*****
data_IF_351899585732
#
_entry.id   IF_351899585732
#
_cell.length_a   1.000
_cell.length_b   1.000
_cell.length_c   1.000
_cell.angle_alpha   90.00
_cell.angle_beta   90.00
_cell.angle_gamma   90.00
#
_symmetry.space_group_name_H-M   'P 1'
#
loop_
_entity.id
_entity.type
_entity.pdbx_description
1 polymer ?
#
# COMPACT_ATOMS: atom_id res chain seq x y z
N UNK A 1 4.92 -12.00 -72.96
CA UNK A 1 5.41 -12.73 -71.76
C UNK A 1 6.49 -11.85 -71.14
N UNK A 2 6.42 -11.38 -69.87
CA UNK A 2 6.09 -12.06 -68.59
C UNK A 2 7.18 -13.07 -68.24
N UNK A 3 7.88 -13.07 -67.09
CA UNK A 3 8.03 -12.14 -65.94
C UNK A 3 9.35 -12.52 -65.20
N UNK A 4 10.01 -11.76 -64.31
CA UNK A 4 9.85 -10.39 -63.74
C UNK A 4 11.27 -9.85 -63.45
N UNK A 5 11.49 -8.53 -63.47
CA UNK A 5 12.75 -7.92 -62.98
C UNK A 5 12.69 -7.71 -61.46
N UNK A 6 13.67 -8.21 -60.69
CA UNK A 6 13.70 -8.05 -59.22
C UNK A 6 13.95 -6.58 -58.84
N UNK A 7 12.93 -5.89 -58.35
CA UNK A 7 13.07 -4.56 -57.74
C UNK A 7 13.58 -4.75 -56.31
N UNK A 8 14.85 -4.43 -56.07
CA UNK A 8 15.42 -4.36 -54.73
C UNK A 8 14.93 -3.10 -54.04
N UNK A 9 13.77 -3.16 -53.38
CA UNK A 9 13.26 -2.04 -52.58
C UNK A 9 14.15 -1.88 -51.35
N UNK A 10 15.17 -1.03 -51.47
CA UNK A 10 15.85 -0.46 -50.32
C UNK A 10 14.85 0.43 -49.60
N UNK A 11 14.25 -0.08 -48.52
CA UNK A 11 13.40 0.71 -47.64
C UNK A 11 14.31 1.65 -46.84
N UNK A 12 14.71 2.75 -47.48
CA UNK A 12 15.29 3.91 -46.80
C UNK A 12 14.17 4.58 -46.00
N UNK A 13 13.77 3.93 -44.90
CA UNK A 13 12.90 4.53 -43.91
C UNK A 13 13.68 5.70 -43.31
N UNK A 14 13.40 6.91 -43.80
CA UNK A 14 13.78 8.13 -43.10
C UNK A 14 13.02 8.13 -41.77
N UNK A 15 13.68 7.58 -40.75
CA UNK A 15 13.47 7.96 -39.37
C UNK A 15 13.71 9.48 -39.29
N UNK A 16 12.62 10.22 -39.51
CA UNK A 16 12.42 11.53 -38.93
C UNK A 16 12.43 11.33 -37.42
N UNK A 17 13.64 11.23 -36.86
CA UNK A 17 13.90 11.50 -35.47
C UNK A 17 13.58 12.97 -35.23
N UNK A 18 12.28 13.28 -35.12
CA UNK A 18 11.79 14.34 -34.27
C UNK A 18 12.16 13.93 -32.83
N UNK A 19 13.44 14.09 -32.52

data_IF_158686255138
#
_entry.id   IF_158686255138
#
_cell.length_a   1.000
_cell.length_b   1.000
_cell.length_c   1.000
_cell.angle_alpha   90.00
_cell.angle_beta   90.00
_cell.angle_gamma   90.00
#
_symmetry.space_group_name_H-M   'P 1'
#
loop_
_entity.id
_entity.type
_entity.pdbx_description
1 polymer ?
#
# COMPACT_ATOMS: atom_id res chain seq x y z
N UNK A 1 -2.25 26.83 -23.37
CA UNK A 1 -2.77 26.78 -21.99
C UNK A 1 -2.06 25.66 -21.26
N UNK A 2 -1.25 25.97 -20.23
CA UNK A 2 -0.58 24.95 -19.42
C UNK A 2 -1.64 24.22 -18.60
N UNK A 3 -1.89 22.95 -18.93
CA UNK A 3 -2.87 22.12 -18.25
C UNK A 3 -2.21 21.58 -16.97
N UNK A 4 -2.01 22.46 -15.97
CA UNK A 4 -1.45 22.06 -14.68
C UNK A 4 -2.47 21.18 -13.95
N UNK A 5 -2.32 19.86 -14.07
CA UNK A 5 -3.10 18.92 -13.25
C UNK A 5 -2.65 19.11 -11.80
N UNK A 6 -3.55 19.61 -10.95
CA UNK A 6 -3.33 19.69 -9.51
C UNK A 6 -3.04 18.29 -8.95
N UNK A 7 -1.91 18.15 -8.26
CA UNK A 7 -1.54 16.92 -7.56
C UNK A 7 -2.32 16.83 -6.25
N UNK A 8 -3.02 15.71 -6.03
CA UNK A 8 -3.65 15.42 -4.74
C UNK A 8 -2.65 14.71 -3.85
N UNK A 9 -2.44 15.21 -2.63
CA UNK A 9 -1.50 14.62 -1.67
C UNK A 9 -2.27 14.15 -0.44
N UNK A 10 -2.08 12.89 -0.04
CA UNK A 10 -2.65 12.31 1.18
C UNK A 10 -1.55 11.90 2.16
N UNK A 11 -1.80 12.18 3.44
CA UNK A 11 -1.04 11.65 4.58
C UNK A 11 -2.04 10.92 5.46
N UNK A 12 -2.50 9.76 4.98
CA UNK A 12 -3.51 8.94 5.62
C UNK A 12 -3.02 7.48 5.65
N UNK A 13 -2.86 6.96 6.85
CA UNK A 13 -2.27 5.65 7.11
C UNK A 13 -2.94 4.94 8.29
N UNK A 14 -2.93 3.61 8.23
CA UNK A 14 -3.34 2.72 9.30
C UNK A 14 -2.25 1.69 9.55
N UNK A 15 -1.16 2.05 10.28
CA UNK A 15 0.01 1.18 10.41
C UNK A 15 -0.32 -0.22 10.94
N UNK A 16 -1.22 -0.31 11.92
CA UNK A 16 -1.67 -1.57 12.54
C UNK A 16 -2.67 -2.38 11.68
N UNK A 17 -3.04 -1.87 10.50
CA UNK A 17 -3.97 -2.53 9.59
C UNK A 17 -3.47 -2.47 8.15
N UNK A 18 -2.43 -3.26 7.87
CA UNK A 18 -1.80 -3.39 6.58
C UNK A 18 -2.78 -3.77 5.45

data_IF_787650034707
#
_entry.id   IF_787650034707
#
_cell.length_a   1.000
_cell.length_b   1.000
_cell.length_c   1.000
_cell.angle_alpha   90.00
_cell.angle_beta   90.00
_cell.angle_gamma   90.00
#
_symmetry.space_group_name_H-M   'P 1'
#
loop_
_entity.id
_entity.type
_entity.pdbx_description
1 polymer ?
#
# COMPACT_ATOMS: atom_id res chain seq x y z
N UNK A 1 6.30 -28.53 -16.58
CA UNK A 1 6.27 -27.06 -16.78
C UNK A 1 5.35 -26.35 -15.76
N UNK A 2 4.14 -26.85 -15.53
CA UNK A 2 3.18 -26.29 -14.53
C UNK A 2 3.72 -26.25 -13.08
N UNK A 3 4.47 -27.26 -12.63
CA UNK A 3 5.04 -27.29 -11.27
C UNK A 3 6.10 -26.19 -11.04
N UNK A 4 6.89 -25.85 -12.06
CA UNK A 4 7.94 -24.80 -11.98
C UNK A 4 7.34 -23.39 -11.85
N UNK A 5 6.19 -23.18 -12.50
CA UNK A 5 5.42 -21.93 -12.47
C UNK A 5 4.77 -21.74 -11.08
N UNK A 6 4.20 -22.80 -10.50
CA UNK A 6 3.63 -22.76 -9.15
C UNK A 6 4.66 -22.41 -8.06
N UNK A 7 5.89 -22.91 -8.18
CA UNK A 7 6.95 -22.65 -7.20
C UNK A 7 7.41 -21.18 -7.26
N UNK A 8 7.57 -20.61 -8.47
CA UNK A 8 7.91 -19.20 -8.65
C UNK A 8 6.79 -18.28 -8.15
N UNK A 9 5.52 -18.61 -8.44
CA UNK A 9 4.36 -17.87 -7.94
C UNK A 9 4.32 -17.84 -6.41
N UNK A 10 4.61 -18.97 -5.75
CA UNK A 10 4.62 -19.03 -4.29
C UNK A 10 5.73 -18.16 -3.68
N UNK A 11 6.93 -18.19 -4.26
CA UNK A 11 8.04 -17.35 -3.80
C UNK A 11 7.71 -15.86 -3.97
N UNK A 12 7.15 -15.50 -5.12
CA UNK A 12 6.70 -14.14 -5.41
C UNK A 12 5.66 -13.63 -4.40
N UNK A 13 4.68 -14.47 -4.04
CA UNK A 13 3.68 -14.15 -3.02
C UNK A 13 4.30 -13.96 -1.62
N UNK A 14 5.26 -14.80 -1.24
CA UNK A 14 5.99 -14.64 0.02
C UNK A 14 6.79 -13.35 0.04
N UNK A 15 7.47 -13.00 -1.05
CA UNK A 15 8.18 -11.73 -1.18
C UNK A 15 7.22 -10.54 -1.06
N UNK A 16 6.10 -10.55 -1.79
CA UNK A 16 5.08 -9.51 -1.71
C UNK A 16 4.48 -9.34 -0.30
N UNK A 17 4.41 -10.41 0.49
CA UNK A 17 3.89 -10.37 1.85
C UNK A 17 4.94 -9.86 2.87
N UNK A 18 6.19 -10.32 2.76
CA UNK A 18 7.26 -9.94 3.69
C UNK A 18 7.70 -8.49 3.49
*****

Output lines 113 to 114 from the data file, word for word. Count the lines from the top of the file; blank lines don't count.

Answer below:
C UNK A 6 -3.04 18.29 -8.95
N UNK A 7 -1.91 18.15 -8.26